One of the challenges is that there's not a lot of overlap between Windows and Android benchmarks. We were limited to just Geekbench and our web browser tests, since 3DMark Wild Life for Windows requires an x86-64 processor. That means Arm emulation is off the table for now, at least until 64-bit emulation comes to a Windows Insider build sometime next month. We tried to get around the "unsupported" message in 3DMark with the command line utility, but it threw exceptions for unsupported processors. C'est la vie, and we'll get by with what we have available. '

Windows on Arm shootout
Web and Geekbench performance vs. Windows on Arm
We'll start with the web browser tests. Speedometer is a real-world web application test which runs and performs various actions on sample to-do applications built on tons of JavaScript frameworks from Angular to React and all points in between. This flexes DOM manipulation as well as basic calculations that create to-do items and marks them complete.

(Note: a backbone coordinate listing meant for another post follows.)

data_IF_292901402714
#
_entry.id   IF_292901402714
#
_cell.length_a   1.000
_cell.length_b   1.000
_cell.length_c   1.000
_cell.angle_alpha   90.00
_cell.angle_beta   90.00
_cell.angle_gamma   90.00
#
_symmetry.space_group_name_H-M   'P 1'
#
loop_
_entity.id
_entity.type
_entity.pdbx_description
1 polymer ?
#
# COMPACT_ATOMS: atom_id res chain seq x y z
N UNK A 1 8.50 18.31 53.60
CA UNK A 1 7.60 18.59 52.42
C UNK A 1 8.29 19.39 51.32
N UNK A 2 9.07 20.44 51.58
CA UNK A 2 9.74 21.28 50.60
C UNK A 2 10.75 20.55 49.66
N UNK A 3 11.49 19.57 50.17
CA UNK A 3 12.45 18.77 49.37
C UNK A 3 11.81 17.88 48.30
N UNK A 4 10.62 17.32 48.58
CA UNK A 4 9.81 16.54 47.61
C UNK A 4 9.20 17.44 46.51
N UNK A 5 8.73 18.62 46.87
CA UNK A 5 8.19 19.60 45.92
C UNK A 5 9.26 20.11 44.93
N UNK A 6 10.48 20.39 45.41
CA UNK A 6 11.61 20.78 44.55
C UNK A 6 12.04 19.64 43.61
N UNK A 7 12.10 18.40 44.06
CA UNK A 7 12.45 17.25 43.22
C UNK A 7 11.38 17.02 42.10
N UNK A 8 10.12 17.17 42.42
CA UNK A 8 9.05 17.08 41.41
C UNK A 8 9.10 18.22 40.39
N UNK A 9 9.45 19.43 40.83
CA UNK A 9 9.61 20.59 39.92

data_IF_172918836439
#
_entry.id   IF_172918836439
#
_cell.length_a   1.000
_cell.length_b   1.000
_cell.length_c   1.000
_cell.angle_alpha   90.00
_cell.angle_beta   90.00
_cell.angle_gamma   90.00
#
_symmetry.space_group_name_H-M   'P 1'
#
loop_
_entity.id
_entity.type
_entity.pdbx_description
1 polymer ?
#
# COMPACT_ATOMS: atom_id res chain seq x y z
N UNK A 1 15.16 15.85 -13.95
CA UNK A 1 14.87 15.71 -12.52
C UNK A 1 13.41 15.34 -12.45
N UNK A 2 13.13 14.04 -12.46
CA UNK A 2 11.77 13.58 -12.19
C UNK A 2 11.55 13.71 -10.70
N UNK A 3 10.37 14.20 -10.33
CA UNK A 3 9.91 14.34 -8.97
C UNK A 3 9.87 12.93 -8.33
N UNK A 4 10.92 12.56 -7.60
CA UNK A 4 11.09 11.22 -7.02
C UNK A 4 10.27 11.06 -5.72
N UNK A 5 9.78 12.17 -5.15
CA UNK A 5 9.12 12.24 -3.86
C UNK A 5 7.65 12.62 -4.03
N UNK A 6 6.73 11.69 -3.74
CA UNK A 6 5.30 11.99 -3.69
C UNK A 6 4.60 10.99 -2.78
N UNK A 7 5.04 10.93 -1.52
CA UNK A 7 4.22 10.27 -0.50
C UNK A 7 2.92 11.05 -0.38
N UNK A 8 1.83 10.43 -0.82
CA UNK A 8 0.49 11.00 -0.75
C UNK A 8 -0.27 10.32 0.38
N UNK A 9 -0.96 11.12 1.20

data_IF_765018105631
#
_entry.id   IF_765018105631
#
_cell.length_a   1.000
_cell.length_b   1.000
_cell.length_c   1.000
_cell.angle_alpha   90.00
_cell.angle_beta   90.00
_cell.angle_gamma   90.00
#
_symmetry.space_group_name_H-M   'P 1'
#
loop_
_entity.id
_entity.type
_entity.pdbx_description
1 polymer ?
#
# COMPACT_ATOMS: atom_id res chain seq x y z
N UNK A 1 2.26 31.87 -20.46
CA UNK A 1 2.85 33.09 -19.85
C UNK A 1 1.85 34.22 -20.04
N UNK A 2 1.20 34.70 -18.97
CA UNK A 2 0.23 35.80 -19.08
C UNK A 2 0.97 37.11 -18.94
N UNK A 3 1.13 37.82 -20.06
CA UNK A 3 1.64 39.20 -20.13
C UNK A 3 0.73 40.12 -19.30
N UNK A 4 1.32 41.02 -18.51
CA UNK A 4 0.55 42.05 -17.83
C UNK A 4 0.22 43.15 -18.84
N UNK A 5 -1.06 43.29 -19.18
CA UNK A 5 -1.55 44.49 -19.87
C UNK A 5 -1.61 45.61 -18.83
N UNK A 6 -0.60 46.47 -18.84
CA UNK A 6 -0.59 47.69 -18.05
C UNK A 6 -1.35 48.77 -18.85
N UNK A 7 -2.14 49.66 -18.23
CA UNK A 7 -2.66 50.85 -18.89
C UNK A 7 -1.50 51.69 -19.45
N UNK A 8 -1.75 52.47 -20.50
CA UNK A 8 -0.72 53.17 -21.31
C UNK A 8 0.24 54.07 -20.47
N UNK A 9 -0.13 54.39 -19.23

chart windows speedometer 20 samsung galaxy tab s7 plus

In Speedometer, the Galaxy Tab S7+ reigns supreme among our Arm competitors. It's beaten out only by the Core i5-L16G7 in the Wi-Fi version of the Galaxy Book S. Even then, only when the Intel notebook was was running Edge instead of Chrome, which we tested because Chrome isn't available for Arm systems yet on Windows, was it faster than the Galaxy tablet.  

chart windows jetstream samsung galaxy tab s7 plus